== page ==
Claims On Australian Tax Returns

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Filing your Australian taxes can be a daunting process; however, the following tips may help you:

1. Determine your tax residency

If you are a temporary visa holder, you should pay the non-resident tax rate during your first 6 months of residency. Although it’s a higher tax rate than the resident rate, you must ensure that you pay it to avoid having a tax liability when you leave Australia.

visa holder
You should pay your tax even if you are temporary living in Australia.

2. Claim your tax refunds

If you become a resident of Australia for tax purposes, you may be entitled to receive a refund of the tax you paid at the higher tax rate. There are many factors that determine if you’re an Australian resident for tax purposes, such as how long you’ve been in the country and specific actions you may have taken to establish your residency in Australia.

3. Claim your superannuation

If you’re not eligible for a refund on your income tax, you can still claim back your superannuation, which is a portion of your salary put aside for retirement. You can apply for your superannuation as soon as you leave Australia and your visa has expired.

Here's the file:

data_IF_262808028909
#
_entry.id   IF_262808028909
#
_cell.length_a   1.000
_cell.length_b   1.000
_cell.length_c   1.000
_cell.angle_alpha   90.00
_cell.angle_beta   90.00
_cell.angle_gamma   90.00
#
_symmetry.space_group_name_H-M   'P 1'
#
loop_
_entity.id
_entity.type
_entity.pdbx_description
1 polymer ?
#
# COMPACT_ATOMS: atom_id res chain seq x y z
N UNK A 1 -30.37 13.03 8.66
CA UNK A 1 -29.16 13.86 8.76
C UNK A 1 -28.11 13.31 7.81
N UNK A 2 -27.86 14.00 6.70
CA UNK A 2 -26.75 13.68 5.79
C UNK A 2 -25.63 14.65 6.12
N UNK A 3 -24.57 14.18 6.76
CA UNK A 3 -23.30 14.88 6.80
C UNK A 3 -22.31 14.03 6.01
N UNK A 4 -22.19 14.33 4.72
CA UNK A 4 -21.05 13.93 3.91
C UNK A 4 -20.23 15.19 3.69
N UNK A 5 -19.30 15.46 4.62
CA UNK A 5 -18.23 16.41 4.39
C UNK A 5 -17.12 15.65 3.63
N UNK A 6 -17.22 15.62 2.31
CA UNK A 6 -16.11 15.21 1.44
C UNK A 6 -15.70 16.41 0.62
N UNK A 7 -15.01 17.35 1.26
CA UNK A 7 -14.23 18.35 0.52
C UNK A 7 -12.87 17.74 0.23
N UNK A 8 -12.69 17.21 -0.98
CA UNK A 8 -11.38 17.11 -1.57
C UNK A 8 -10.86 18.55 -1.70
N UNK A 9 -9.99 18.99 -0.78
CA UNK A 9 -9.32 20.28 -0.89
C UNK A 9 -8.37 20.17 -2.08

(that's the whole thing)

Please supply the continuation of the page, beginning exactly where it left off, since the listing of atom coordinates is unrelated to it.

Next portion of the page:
4. Medicare levy exemption

While foreign citizens are exempt from paying the Medicare levy (Australia’s universal health scheme) it’s still deducted from their wages. You can apply for an exemption letter from this levy to boost your refund.

5. Claiming work expenses

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You can minimise your tax liability if you paid for it yourself and it was related to your job.

If you have work expenses, you can minimise your tax liability as some expenses, such as tools, equipment, and travel, are tax deductible, if you paid for it yourself and it was related to your job.

The Australian financial year runs from July 1 to June 30, and a tax return must be submitted every year. Seek help from a professional tax accountant if you are unsure what you can claim.